Great article on Larry Cocco’s presentation at ISTE which gives an excellent overview of the state.
Complete article: ow.ly/yRy5D
Director of New Jersey’s Office of Educational Technology, Larry Cocco’s portion of the article below.
"We're not quite as far along as Indiana is on all those resources, but we do have a few things going on," said Laurence Cocco, director of the New Jersey Department of Education's Office of Educational Technology.
Within the educational technology office, Cocco's Division of Innovation is working with other offices in the department to create a "complimentary suite of resources for New Jersey educators."
Within that suite are: InnovateNJ, edConnectNJ, NJ CORE, an update to the state's technology standards aligned to the Common Core and Next Generation Science Standards, and the New Jersey Digital Learning and Assessment Portal. Oh, and among the proposed updates to the technology standards? The addition of computational thinking, which will include coding and programming, and updated terminology around things like social media. The standards were last updated five years ago.
The InnovateNJ initiative has three components: Community, which provides a place for educators to work together in developing innovative best practices; Clearinghouse, which provides insight into partners, providers, and solutions; and Initiatives, which includes information on programs currently sponsored by New Jersey's education department.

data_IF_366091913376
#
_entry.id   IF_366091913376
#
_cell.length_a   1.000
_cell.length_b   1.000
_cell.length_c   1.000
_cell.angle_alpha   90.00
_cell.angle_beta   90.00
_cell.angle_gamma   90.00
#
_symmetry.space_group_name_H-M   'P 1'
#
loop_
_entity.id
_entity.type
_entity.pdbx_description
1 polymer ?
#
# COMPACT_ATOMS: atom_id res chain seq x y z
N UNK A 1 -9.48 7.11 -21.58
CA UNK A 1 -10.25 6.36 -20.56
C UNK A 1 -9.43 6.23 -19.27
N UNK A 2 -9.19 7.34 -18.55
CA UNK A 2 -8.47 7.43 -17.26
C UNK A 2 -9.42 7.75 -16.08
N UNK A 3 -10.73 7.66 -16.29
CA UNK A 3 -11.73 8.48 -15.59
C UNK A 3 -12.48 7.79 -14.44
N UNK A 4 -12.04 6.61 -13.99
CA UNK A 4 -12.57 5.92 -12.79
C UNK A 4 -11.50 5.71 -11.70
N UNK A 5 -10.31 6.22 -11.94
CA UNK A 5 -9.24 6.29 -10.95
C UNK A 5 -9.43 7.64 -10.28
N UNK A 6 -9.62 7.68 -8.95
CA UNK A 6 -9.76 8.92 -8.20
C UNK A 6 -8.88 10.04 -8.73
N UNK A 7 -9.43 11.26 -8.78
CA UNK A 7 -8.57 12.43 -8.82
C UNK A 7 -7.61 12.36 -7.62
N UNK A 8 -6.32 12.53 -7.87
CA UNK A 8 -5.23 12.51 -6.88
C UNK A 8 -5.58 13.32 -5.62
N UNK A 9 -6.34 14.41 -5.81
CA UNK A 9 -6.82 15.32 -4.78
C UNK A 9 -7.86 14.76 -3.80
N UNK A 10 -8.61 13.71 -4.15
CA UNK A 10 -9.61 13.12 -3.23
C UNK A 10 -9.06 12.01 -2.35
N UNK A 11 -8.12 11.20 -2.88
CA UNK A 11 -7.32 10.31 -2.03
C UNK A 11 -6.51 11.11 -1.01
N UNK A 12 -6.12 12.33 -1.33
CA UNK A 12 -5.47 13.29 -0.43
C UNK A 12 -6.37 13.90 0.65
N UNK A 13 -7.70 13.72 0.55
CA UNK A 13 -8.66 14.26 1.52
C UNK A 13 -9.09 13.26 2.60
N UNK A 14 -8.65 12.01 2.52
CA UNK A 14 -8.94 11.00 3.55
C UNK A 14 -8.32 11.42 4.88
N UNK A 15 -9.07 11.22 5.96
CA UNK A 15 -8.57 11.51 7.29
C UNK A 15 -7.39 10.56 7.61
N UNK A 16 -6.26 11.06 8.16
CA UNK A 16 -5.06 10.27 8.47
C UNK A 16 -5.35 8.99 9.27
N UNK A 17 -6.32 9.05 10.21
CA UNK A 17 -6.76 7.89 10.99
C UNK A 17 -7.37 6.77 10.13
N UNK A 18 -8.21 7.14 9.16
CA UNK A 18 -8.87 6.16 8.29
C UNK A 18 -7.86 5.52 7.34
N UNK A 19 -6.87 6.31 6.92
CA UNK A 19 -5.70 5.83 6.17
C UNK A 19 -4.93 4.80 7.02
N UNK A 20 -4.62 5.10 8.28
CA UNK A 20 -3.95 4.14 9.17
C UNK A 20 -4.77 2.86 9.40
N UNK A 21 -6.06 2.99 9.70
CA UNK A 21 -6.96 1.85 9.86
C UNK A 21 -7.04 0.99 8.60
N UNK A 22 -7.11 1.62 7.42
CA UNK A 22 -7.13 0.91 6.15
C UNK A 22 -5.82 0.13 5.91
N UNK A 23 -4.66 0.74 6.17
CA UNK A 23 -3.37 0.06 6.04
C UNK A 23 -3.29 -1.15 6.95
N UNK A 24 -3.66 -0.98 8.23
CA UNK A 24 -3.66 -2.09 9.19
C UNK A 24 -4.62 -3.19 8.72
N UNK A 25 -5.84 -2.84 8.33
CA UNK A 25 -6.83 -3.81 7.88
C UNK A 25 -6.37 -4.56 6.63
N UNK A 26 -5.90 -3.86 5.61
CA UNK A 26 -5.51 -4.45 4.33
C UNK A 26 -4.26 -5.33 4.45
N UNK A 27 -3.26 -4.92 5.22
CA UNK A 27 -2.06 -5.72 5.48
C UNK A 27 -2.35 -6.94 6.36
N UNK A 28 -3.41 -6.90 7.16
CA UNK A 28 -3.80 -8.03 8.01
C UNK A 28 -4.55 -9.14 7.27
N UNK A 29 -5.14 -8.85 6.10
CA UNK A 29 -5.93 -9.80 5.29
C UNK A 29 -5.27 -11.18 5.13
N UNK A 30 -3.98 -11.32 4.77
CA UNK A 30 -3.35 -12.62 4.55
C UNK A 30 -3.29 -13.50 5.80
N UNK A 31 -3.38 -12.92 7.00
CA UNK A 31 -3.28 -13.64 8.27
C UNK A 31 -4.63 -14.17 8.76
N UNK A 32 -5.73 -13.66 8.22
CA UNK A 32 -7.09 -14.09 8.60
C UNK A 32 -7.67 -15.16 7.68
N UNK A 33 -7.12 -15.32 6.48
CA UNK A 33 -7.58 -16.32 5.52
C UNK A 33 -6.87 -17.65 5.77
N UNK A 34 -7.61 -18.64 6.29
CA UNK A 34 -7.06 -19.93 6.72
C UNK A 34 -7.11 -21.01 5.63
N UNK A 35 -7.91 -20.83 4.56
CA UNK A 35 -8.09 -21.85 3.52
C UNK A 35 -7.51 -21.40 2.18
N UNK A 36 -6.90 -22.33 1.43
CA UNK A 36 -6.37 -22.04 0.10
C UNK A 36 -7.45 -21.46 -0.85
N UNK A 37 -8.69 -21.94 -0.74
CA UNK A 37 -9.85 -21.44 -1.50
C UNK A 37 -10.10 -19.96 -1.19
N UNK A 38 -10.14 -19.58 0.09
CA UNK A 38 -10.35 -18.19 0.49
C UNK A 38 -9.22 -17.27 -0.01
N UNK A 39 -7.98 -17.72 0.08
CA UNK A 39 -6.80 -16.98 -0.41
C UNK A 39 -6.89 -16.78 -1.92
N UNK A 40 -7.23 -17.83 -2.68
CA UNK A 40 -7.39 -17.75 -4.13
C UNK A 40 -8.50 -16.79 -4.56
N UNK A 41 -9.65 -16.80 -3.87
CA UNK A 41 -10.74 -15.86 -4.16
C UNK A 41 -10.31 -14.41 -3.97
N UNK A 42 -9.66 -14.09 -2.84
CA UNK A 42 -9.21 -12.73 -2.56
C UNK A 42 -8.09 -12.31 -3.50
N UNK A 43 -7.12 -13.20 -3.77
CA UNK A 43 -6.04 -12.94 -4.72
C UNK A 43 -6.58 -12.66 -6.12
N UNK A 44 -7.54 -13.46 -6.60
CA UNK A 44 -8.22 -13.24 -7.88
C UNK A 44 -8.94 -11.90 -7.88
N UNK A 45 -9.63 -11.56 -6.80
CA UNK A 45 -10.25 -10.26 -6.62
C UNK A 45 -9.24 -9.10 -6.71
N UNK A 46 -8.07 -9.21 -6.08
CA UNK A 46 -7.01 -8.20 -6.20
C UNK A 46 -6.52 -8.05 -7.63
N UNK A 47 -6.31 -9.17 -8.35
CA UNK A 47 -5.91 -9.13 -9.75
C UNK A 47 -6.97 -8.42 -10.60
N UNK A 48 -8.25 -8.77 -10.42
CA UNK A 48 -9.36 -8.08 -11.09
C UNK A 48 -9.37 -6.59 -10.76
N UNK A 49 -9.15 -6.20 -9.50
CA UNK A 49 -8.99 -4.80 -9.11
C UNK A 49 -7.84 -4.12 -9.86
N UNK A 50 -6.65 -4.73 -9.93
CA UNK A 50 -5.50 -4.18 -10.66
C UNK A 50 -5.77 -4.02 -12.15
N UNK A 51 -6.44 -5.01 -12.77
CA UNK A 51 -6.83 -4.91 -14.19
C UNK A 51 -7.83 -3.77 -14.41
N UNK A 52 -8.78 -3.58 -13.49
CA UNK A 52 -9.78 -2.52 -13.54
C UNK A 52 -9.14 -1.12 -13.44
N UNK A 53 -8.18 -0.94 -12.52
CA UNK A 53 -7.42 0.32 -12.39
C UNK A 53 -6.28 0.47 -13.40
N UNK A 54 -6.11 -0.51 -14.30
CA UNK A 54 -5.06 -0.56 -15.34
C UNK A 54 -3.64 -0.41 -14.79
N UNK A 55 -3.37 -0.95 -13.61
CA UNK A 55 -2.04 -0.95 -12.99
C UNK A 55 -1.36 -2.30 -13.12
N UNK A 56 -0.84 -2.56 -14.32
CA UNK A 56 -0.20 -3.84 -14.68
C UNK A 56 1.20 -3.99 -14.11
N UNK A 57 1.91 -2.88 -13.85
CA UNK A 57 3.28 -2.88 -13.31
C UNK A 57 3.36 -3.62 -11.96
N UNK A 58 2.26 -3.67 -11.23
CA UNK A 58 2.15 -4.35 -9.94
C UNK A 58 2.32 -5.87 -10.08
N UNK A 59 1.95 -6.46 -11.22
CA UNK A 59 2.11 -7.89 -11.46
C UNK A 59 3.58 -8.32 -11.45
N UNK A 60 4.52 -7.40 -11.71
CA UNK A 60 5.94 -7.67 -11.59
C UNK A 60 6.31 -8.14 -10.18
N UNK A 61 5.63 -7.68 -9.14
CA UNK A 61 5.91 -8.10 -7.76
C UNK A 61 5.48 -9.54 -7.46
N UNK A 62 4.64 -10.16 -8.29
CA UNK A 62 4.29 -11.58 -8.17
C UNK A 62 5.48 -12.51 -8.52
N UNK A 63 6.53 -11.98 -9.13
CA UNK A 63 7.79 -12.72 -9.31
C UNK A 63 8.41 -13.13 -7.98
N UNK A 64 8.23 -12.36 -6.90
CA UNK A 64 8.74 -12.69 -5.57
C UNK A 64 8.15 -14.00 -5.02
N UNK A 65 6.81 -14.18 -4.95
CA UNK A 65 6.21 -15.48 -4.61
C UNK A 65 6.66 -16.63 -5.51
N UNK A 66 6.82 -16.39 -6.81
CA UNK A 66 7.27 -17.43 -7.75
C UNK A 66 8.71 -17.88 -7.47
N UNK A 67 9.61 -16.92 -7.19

The state's instructional improvement system, edConnectNJ is federally funded by Race to the Top grants and gives districts applications that help meet student achievement and data goals. The resource exchange, NJ CORE, aims to be a one-stop-shop for teachers searching for resources for the Common Core and Next Generation Science Standards.
Finally, the New Jersey Learning and Assessment Portal is configured to help the state keep track of readiness for the incoming PARCC exams. "For the first year, the emphasis is on the minimum standards for the test," Cocco said. "But we're about to launch the second phase, where we'll be able to run readiness reports out of the database — not only on the minimum standards, but on the recommended standards."
In the next year, the state will produce digital learning data parameters letting districts see how they compare on digital learning. "Our mantra all along has been, 'Yes, we did join PARCC and we are doing Common Core State Standards, but it's not about assessments. It's about digital learning.' Learning comes before assessments."
Finally, the state contracted with a consulting group and hired a dozen consultants between November 2013 and May 2014 to prepare the state’s schools technologically for PARCC. A Regional Broadband Purchasing Consortium that was also launched is aimed at reducing bandwidth cost up to 85%.
As an aside, Cocco sees games in the classroom as something that's not really being embraced, but he is a guild officer in a group called Gamers Advancing Meaningful Education and studies how games like World of Warcraft and Guild Wars are used in meaningful education, such as the "A Hero's Journey" English/language arts curriculum.
Cocco stated at one point during his presentation that the "entire paradigm of what education is needs to be reexamined.”
“It’s not teaching them content, it’s teaching them how to have a lifelong curiosity”